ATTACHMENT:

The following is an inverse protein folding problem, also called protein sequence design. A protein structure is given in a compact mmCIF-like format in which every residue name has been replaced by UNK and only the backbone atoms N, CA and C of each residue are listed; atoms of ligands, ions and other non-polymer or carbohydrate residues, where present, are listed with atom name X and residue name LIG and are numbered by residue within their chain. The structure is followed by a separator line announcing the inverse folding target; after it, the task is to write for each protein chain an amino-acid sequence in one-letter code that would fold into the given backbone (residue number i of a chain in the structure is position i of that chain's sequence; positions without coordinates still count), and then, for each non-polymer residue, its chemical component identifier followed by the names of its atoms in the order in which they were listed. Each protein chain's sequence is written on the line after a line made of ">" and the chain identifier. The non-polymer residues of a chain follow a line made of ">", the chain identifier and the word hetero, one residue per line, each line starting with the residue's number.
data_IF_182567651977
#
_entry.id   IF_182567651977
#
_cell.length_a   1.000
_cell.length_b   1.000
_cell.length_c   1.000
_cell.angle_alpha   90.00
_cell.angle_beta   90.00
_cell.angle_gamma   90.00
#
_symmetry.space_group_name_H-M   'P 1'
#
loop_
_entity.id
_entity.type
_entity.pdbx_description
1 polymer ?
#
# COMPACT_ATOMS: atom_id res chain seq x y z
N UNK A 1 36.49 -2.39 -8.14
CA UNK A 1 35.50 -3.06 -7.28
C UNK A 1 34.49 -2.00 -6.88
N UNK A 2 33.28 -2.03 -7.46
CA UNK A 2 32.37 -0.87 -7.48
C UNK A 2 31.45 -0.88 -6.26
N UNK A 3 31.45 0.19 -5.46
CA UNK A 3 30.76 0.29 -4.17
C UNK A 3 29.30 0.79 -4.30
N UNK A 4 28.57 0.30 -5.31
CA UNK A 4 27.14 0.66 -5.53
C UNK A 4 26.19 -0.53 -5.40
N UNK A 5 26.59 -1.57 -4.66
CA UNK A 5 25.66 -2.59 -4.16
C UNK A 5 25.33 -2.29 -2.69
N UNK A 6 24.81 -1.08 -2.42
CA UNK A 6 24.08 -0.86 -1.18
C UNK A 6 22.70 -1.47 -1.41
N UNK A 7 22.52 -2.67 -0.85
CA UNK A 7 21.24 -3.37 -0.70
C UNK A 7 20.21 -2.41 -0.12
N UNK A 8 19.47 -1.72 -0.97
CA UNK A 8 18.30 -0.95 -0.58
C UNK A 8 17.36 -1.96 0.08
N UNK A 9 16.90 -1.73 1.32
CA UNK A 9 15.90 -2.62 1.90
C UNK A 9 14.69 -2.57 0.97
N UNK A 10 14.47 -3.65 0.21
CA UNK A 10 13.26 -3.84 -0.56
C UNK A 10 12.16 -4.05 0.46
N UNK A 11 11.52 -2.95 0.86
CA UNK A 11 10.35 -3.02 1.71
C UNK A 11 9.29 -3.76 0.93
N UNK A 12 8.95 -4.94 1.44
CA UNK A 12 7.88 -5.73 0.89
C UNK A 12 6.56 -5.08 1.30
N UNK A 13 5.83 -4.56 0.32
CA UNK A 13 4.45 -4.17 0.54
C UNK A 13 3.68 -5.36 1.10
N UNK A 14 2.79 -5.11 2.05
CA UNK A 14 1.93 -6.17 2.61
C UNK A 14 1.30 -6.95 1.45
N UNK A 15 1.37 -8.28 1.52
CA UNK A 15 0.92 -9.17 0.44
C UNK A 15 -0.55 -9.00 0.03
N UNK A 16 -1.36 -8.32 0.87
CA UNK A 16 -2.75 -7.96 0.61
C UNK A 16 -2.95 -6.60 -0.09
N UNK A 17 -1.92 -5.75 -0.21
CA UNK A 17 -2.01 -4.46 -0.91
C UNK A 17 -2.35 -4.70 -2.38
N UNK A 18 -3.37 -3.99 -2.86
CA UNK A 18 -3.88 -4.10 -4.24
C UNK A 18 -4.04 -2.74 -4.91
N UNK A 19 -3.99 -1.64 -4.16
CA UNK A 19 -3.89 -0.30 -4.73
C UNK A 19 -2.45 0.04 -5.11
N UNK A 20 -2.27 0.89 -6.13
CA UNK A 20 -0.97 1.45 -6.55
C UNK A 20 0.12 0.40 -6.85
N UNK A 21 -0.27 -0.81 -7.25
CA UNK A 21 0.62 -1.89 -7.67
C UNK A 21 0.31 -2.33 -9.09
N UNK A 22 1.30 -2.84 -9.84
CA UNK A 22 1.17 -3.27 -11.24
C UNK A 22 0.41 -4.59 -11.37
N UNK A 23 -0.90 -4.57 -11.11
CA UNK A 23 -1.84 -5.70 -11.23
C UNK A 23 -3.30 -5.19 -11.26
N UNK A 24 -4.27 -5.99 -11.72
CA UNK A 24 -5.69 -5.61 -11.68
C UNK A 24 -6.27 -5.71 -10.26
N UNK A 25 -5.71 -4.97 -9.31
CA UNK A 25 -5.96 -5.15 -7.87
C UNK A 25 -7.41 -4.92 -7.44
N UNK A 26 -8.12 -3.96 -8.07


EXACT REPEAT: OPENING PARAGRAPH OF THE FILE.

The following is an inverse protein folding problem, also called protein sequence design. A protein structure is given in a compact mmCIF-like format in which every residue name has been replaced by UNK and only the backbone atoms N, CA and C of each residue are listed; atoms of ligands, ions and other non-polymer or carbohydrate residues, where present, are listed with atom name X and residue name LIG and are numbered by residue within their chain. The structure is followed by a separator line announcing the inverse folding target; after it, the task is to write for each protein chain an amino-acid sequence in one-letter code that would fold into the given backbone (residue number i of a chain in the structure is position i of that chain's sequence; positions without coordinates still count), and then, for each non-polymer residue, its chemical component identifier followed by the names of its atoms in the order in which they were listed. Each protein chain's sequence is written on the line after a line made of ">" and the chain identifier. The non-polymer residues of a chain follow a line made of ">", the chain identifier and the word hetero, one residue per line, each line starting with the residue's number.